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Growing Old and Growing Up

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Emotional Health related image Photo: Getty Images

It's a myth to think we stop growing up. For some reason our cultural phobia of aging has made it seem as though looking forward to the future, to growing up, is the sole domain of children and teens and that once you hit your true stride, adulthood and middle age, with too many responsibilities and debt, your growing up dreams are over.
But it's not true. It has been renamed as middle aged people muse on their retirement, what they'll do when they finally have enough years at the factory to go to Hawaii or live on a boat. But secretly, sometimes without letting anyone know, adults and middle aged people are still excited about growing older, growing up even more. They want the joys of mastery, of feeling they've learned how to do something really, really well. They want autonomy, the freedom to live in the way they choose. They want respect from their friends, family, and community, a sense that they've earned the right to be alive and to give advice, that they've begun to really know what it is they are talking about. These are the very same things children dream of when they think of getting to the age of their big brother or babysitter and exactly what teens dream of when they get their driver's license and their first job.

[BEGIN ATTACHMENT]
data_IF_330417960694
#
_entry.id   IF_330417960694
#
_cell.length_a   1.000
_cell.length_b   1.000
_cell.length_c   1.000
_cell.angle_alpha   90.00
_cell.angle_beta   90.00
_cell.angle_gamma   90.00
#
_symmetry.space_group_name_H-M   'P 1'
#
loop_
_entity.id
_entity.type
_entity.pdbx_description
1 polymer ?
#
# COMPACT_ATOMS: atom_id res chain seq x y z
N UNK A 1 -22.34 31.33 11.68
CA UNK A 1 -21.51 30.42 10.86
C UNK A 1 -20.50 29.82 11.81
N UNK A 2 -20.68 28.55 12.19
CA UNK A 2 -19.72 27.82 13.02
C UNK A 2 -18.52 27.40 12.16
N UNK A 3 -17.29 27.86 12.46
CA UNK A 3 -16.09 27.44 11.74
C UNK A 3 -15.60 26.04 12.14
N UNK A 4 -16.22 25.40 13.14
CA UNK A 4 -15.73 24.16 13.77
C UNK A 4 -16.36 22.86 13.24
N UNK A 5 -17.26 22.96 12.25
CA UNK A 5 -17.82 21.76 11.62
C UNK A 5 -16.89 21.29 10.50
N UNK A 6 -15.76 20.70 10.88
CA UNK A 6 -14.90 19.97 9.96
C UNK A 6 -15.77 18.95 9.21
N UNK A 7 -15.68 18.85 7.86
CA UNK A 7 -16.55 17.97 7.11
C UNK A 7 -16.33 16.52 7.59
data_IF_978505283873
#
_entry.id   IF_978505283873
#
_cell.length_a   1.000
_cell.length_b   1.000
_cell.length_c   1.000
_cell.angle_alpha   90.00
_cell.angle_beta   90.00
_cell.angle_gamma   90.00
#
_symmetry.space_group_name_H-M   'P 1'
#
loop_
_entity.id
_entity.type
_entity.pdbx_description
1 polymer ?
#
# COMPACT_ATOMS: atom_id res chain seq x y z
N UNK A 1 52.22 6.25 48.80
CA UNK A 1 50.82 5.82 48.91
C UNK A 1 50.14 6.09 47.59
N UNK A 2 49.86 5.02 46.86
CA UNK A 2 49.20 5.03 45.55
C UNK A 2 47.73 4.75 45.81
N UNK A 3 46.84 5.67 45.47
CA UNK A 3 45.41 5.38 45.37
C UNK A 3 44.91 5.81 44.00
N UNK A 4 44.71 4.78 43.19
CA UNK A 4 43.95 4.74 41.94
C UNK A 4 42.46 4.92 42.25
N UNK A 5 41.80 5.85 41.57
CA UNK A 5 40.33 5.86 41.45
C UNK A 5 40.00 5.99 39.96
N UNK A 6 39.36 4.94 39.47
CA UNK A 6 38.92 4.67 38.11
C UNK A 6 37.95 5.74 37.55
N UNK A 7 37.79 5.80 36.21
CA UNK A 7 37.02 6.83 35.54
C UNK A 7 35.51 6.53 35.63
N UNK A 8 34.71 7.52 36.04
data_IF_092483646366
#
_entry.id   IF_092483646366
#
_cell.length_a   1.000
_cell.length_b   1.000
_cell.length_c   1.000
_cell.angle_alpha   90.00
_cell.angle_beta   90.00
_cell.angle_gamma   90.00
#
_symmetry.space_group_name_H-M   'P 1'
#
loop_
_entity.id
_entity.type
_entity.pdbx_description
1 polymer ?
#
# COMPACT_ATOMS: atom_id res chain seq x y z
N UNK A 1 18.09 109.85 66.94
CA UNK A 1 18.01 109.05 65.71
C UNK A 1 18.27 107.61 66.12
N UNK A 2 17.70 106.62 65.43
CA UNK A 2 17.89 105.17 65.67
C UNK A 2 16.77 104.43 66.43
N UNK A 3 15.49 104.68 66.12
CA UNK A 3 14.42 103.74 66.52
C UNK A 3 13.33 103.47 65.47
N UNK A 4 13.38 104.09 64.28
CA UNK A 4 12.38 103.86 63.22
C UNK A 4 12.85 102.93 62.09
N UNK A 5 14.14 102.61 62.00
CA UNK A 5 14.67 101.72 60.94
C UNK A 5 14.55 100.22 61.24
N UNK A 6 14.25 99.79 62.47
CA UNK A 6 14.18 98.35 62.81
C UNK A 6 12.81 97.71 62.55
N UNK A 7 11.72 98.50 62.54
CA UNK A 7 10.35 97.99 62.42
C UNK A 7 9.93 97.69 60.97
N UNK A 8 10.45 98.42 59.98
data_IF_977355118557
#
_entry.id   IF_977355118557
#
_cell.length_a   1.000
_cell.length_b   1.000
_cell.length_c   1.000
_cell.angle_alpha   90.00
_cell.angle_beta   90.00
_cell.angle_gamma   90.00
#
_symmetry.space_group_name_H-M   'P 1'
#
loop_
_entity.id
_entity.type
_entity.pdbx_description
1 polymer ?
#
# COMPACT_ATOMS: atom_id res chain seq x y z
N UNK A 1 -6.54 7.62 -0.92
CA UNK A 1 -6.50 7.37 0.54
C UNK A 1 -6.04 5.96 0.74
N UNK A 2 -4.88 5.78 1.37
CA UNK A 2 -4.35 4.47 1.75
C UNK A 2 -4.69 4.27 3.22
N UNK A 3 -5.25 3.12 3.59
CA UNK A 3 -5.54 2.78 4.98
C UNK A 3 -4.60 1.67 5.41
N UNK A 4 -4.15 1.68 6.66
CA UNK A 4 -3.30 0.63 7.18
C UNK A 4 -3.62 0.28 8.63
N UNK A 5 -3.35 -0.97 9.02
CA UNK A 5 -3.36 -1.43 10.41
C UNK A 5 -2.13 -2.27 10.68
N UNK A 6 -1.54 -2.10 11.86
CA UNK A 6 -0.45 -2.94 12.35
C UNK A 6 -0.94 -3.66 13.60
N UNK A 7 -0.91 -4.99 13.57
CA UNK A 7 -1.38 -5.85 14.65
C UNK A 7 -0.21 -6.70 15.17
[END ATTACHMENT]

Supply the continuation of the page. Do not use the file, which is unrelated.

Our dreams are constantly brewing, bubbling and boiling over. We dream of winning the lottery but it's a decoy dream; the real dream is to have the financial freedom to be able to grow in an uninhibited way; to learn to play the cello, to travel, to refine our pottery making skills, to learn Japanese. As human beings we are always striving for mastery. We want to have control over our lives, our families, our finances, our destinies. This is the meat and potatoes of growing up; defining and redefining ourselves, improving our skills, giving more than we ever have to the community at large, becoming real and meaningful to ourselves and others, enriching and contributing to others.
Expand these growing up dreams so that your every day life may incorporate some of them. Perhaps a new course in school or going for a promotion you never thought you'd want or deserved could be in the offing.

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We value and respect our HERWriters' experiences, but everyone is different. Many of our writers are speaking from personal experience, and what's worked for them may not work for you. Their articles are not a substitute for medical advice, although we hope you can gain knowledge from their insight.

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